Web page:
The effect of neon and helium in increasing the efliciency of low-pressure fluorescent lamps was not previously known, and in fact the use of neon in the ordinary, low-output, fluorescent lamp was known to give a reduction in efiiciency over that obtained from the use of argon in such lamps as shown by Meister and Heine (Illuminating Engineering, vol. XLVIl, No. 7, March 1952, p. 162, FIG. 6).

In fact, the use ofkrypton was recommended by the earlier workers in the art, because krypton is one of the heaviest of the rare gases, and the heavier mass of the krypton atom gives a smaller average energy loss by elec- Atomic Collisions Mass per unit Ratio Gas Number length Pc/li A. Pc

Previous workers in the art, based on considerations of Pc/A. as given in the above table, concluded that argon,

krypton and xenon, especially the latter two, would give the lowest electron-scattering losses, and hence the highest efficiency.

The conclusions of the previous workers were in fact confirmed for low power inputs. However, we now find quite unexpectedly that at high power inputs neon and helium, previously considered to be the poorest gases of all to use, are actually the most effective and efficient. They actually reduce the rapid drop in efficiency which occurs with the other rare gases when the power input is increased.

The remarkable difference between the use of the customary argon fill and the neon fill of our invention, in lamps with shields such as described, is clear from the following comparison of two 8 foot long, 1 /2 inch diameter tubular glass fluorescent lamps, with a single internal reflective shield at each end, between the end of the lamp and the cathode, the lamps being identical except for the gas used. The effect of applying 200 watts input to a socalled BO-watt prior commercial lamp of the same geometrical size is also shown. The prior lamp has argon at a pressure of about 2 mm. of mercury, and a filling of mercury but no shield.

One lamp contained neon at 1 mm. of mercury pressure, the other contained argon at the same pressure.

The lamps in the above tabulation were all operated for two hours for stabilization before the data was taken.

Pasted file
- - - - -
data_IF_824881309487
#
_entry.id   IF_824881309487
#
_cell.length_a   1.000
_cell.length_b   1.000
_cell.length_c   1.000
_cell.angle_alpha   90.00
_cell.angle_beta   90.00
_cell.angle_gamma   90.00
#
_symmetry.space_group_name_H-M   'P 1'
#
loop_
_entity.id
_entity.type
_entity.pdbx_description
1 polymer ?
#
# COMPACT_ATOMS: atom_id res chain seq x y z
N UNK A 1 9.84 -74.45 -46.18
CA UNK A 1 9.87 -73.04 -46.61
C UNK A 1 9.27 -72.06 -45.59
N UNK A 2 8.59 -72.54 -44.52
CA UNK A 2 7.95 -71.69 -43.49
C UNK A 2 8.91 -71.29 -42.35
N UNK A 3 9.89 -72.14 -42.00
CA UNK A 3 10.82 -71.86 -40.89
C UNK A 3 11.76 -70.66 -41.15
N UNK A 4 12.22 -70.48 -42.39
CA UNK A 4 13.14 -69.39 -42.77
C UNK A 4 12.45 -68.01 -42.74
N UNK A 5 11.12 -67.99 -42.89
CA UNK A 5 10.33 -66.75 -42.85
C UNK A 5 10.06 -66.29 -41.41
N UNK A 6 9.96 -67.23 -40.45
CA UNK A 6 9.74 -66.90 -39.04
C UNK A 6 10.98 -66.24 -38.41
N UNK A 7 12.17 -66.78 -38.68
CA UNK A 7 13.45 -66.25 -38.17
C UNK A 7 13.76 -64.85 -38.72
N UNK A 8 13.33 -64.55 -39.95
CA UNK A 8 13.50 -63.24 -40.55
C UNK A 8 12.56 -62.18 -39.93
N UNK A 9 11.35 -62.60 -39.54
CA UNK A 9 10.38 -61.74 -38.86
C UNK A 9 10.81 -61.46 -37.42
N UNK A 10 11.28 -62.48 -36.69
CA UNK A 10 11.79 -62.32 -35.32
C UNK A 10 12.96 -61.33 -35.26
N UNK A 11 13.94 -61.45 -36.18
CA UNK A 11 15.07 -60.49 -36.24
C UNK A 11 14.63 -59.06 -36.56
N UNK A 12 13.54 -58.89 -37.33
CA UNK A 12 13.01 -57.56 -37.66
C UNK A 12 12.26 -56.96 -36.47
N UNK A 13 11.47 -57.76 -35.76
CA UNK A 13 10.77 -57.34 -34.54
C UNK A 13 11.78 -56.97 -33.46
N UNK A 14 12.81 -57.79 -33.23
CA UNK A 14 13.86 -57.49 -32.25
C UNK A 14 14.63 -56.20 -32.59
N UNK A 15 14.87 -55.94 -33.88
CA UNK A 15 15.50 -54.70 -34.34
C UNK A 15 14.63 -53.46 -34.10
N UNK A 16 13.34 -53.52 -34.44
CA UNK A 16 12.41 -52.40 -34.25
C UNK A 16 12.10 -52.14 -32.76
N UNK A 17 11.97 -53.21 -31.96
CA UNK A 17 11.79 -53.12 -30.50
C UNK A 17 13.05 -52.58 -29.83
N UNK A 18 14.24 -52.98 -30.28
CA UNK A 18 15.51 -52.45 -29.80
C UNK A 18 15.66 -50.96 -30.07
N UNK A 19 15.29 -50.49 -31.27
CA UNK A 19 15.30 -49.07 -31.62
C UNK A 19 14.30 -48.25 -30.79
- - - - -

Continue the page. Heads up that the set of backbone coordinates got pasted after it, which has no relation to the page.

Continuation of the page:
We have discovered that the desired high efficiency at high input can be obtained without the need for any enlargements or protuberances in the glass tube itself, and that the tube can consequently be of substantially uniform diameter from end to end. The tube will therefore be free-rolling and suitable for mass production machinery.

Other objects, features and advantages of the invention will be apparent from the following specification, taken in connection with the accompanying drawing, in which:

FIGURE 1 is a view of a lamp according to one embodiment of the invention;

FIGURE 2 is a view showing the mount structure of said embodiment in greater detail;

FIGURE 3 is a top view of the mount structure of FIGURE 3;

FIGURE 4 is a view of another mount structure according to an embodiment of the invention; and

FIGURE 5 is a top view of the mount structure of FIGURE 4.

In the lamp of FIG. 1, a glass tube 1 has a coating 2 of phosphor on its inside surface, and is hermetically sealed at each end to a stem 3. The latter has an opening 4 leading to the usual exhaust tube (not shown in FIG. 1) through which the lamp is exhausted during manufacture, but which is sealed in the completed lamp.

The lead-in wires 6, 7, sealed through the press 5 of stem 2, extend outside the lamp to make contact with the contact pins 8, 9 extending from the base 10, which is cemented to the end of tube 1. The base 10 can be of the usual metal type, with an insulated portion (not shown) carrying the pins 8, 9.